• Probably unlikely for the most part. Especially since many handsets (smart phones) have hardware that already has a wifi device as well as the ability (hardware wise) to do wifi tethering. My jailbroken G1 does this pretty nicely, though I actually use the bluetooth option, and only allow my laptop to use it. Most of the carriers specifically don't want a single account to be able to share data with multiple devices.
    • by jonbryce (703250)

      I have an app for that on my Windows Mobile phone, wmwifirouter if anyone is interested. The main problem with it is that it drains the battery very quickly.

  • With Joiku hotspot thingy.

    So I'd buy this because?

     

  • Progress. (Score:3, Funny)

    by migla (1099771) on Friday February 12, 2010 @05:16PM (#31119280)

    Wifi on sim? Before you know it, you will get Sy-Fy in Vim.

    • If anyone is going to implement a decent DVB-T decoder with ASCII rendering, you just know it'll be running under emacs...
      • Re: (Score:1, Redundant)

        by migla (1099771)

        this claimer: I should not be posting anything at the moment.

      • http://sourceforge.net/projects/aatv/ [sourceforge.net]

        Should work with your DVB tuner, if it has V4L drivers, and supports textmode output to a terminal...
  • by czmax (939486) on Friday February 12, 2010 @05:18PM (#31119314)

    This is a technical "solution" to a non-technical problem. The ability exists today but is predominately blocked by the cell phone providers.

    This quote from the article shows how deluded these people are: "it seems likely that carriers would give the SIMFi away as long as you took out some sort of mobile data contract". If that was the case then I'd be able to use tethering on my iphone RIGHT NOW.

    Sure, neat technical hack. Nice miniaturization there. But making this functionality available in a smaller form factor isn't the problem.

    • Exactly. Any Wi-Fi card these days can work in AP mode, so any cellphone with Wi-Fi can potentially do this already. Manufacturers just don't care to do it and/or telcos don't care to allow it.

      On an unrelated note, how on earth are they pulling this off? As far as I know, at least regular SIMs are limited to pretty low power, the data rate is really low, and they don't have access to the cellphone's data connection. I can't see this working unless USIM was expressly designed to support this kind of usage; i

      • Yeah, I was just thinking the other day about how retarded it is that we can't do this. My phone has WiFi; I assume that the WiFi and 3G are capable of operating at the same time. My laptop has WiFi. I don't see any good reason why I can't set my phone to be an ad hoc network and let the laptop connect. If cellphone carriers are ok with selling you MiFi devices, then I don't know what'd be wrong with allowing users to do this sort of tethering with a phone.

        Obviously they want you to buy a separate data

        • At least in the UK the mifi is marketed as a "mobile broadband" device with "mobile broadband" plans.

          What the carriers don't want you doing is using an "unlimited" phone data plan with a PC because PCs can much more easilly use a hell of a lot of data. I doubt they would care too much about you using your phone to browse on a "mobile broadband" plan.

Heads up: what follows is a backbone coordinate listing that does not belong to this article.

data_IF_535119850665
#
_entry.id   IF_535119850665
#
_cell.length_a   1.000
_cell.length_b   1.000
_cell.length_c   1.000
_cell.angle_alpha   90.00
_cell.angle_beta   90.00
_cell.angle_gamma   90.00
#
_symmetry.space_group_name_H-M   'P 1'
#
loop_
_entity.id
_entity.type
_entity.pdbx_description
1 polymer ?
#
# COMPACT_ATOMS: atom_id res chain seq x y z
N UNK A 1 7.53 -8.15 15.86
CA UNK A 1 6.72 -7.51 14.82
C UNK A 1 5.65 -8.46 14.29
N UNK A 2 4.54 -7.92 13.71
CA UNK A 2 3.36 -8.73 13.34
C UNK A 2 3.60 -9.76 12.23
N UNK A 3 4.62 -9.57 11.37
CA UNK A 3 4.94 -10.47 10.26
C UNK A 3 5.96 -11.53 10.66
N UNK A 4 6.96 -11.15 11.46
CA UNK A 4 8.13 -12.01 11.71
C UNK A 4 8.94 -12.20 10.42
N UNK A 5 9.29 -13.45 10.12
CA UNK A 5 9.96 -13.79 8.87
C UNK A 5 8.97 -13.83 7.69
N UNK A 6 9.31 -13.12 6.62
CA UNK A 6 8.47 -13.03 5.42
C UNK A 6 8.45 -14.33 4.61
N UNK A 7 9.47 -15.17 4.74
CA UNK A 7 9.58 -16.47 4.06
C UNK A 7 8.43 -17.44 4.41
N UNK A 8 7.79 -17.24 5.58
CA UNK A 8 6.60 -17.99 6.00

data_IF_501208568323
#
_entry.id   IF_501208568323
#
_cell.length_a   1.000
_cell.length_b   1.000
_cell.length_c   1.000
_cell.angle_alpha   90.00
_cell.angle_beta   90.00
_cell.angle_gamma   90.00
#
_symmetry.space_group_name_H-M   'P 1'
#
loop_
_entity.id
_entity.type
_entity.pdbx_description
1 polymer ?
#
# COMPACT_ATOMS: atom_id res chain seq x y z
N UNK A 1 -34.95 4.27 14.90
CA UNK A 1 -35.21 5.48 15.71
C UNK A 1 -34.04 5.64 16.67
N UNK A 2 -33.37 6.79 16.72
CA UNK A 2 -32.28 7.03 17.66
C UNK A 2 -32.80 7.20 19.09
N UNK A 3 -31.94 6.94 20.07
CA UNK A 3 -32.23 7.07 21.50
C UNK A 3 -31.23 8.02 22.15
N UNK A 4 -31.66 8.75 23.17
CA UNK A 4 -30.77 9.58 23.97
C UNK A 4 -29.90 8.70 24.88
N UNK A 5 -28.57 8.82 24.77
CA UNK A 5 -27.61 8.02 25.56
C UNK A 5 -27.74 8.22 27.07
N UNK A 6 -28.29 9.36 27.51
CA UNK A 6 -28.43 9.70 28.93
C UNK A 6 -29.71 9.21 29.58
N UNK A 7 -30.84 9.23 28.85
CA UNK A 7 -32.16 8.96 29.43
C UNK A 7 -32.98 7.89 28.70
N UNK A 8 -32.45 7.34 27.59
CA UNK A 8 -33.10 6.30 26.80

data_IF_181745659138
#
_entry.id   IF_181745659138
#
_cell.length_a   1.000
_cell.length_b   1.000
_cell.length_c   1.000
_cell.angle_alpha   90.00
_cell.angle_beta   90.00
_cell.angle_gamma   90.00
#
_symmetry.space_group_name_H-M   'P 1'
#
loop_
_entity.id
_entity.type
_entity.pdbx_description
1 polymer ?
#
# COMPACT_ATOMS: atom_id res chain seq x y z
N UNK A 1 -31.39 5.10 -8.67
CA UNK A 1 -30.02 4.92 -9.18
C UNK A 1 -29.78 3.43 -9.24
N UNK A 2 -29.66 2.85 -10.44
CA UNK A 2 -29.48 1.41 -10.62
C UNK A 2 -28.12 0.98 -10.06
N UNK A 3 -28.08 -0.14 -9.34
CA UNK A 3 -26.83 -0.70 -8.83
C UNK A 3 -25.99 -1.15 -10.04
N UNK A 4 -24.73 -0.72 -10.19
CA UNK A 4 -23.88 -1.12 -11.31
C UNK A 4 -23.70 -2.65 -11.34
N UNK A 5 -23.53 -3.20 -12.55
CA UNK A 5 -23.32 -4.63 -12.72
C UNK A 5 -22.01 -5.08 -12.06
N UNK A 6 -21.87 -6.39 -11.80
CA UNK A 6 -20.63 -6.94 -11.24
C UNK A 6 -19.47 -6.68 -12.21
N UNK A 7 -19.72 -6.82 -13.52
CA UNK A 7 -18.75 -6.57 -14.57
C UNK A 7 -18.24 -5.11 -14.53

• I don't see any good reason why I can't set my phone to be an ad hoc network and let the laptop connect.

          Um, you can with a phone that isn't locked down so you can't use it..

          Windows Mobile - WMWifiRouter
          Symbian - JoikuSpot

          A quick google says there's one for Android but it requires rooting; same for iPhone.

        • by Patch86 (1465427)

          Correct me if I'm wrong, but isn't that just what we call "tethering"? That is, where your phone acts as a modem for your computer?

          I'm not aware of anyone doing it with WiFi as you describe, but I'm fairly sure many phones can do it via BlueTooth. That is to say, they can use their 3G connection to hook up to the internet, and then serve that data via BlueTooth to your laptop. USB cables are an option too.

      • by omnichad (1198475)

        And then since there's plenty of combo bluetooth/wireless chips already in phones, there's no reason to put this functionality in the SIM anyway.

    • Bingo. Carriers go to great lengths to make it a pain in the ass to tether phones and only grudgingly allow it in limited cases for extra money as long as you use their proprietary "dialer". They want the process to be annoying enough that people only do it when they have absolutely no other choice. There are plenty of smartphones with built-in WiFi but I can't think of a single branded phone (in the US) that has the necessary software installed. If carriers wanted to facilitate this type of thing, they

      • by KC7JHO (919247)
        Treos all have it, you will have to do a little digging in the windows directory for the executable but it is there.
    • by owlstead (636356)

      Meh, I can do USB tethering on my Android phone (Hero) right now. It's as easy as going into the menu and enable the tethering, and then plugging it into my laptop. I was a must have feature for me. No 20 euro additional charge - and for 30 euro a month for my ADSL I have telco WiFi access points to boot. Just don't buy an iPhone. I must admit that the persons in the telco provider shop were rather reluctant in admitting that it was possible.

      PS for those in NL, that's KPN mobile and XS4ALL ADSL I'm using, I

    • by Splab (574204)

      Sounds like you live in the US.

      I work for a Telecom in EU and we coulnd't care less if you where tethering your handset, 3G data traffic is cheap and if you tether your phone/device, chances are you are opting for a large dataplan which means we earn money, or if you are less inlighted and opt for a pay per MB we would be even happier.

  • Antenna? (Score:5, Informative)

    by molo (94384) on Friday February 12, 2010 @05:20PM (#31119358) Journal

    You still need a 2.4GHz antenna, which at 1/4 wavelength is more than 2cm. Where are they going to put it? Certainly not in a standard SIM chip package.

    -molo